Or: 'It is recognised that the market can have major failures, that growth alone is not enough or can even be destructive of the natural environment or precious social goods and cultural values. Only the pursuit of high-quality growth is worth the effort - growth that can be sustained over time... growth that has the human person at its centre.... growth based on continuous effort for more equity, poverty alleviation and empowerment of poor people, and growth that promotes protection of the environment and respect for national cultural values... a striking and promising recognition of a convergence between a respect for fundamental ethical values and the search for efficiency....'
'(S)ystematically dismantling the state is not the way to respond to the problems of modern economies; rather, we must aim for a slimmer yet more effective state, able to provide the private sector with a solid framework in which the rule of law could prevail on a level playing field.'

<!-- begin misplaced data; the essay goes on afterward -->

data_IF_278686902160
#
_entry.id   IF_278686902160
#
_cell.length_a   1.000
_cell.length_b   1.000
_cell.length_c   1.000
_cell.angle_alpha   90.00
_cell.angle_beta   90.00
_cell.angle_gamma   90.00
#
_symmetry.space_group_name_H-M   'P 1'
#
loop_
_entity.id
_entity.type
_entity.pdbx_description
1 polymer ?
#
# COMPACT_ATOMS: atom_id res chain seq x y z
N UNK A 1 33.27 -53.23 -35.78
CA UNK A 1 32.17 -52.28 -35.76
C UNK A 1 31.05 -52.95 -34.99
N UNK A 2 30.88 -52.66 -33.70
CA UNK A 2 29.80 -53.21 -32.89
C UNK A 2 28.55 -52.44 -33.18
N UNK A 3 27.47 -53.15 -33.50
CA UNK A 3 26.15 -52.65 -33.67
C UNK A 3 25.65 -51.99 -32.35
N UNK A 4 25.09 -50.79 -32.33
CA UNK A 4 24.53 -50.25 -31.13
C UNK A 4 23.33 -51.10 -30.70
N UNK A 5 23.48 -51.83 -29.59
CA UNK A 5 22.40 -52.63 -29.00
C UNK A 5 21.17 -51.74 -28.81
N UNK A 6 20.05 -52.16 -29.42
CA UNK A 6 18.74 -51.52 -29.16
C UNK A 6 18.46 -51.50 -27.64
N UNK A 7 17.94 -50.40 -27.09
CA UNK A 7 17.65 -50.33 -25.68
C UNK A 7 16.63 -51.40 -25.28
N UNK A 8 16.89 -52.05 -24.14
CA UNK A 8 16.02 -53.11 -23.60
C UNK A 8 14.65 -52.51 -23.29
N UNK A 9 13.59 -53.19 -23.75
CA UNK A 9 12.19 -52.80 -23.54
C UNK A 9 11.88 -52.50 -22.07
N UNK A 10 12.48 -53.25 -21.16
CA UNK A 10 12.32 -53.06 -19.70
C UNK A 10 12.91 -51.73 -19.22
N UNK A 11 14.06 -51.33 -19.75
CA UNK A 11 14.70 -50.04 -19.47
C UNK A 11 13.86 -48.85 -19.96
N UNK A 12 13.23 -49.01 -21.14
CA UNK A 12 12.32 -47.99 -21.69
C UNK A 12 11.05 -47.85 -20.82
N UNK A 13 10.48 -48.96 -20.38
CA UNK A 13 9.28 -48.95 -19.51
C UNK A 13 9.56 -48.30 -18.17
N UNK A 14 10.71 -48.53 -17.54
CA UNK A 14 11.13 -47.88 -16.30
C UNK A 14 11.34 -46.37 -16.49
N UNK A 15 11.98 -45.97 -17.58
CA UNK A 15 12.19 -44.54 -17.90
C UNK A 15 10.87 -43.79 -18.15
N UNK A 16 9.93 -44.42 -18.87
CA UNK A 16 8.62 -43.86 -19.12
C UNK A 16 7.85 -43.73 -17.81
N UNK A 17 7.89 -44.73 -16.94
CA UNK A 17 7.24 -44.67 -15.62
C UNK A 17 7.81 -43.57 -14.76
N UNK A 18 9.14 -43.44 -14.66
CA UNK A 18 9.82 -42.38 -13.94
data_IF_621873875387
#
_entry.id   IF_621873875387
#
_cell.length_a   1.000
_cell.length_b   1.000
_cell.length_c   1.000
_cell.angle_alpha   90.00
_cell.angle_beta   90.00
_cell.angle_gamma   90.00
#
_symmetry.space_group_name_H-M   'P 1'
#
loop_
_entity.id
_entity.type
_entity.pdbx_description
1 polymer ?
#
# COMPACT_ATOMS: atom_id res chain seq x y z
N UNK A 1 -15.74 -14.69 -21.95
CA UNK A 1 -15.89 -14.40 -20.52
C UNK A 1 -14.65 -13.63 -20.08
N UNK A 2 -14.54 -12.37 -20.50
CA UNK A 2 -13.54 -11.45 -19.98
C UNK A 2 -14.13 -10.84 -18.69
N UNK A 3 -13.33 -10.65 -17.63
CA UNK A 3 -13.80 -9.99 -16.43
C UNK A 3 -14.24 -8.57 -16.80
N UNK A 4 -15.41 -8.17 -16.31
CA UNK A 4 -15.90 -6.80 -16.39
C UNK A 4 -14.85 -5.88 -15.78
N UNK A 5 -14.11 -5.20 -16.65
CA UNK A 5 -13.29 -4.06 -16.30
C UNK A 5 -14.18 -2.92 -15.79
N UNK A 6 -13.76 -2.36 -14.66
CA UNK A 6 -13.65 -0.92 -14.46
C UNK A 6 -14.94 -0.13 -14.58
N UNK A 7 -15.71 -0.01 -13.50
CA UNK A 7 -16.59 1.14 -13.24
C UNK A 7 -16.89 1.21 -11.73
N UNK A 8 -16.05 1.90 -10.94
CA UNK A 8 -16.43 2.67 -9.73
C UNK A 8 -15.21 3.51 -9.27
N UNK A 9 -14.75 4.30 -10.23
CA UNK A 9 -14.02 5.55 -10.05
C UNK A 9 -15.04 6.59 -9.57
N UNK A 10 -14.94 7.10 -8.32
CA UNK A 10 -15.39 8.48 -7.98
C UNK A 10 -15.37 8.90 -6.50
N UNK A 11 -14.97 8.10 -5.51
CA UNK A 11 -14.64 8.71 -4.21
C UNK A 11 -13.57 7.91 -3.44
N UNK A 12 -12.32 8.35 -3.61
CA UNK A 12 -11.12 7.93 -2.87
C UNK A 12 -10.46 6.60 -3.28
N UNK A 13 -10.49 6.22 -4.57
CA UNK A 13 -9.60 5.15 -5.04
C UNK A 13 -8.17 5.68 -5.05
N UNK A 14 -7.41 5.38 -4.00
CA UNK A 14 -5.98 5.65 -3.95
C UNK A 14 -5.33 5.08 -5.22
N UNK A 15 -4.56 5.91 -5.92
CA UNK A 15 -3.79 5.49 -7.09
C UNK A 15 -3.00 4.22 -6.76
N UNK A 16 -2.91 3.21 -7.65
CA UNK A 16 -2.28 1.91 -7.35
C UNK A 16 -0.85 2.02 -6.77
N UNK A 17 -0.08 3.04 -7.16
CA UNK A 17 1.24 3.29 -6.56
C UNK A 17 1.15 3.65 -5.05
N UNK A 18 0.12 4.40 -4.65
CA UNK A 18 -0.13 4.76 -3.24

Or: 'The new emerging paradigm, rooted in fundamental human values, taken together with a better ability to prevent and manage the crises, is a distinct and positive chance of our times... a new perception of globalisation is emerging ... a call for common action to transform globalisation into an effective instrument for development. Globalisation can be seen in a positive light, not what some have portrayed it to be, a blind, potentially malevolent force that needs to be tamed... a logical extension of the same basic principles of economic and human relations that have already brought prosperity to many countries....'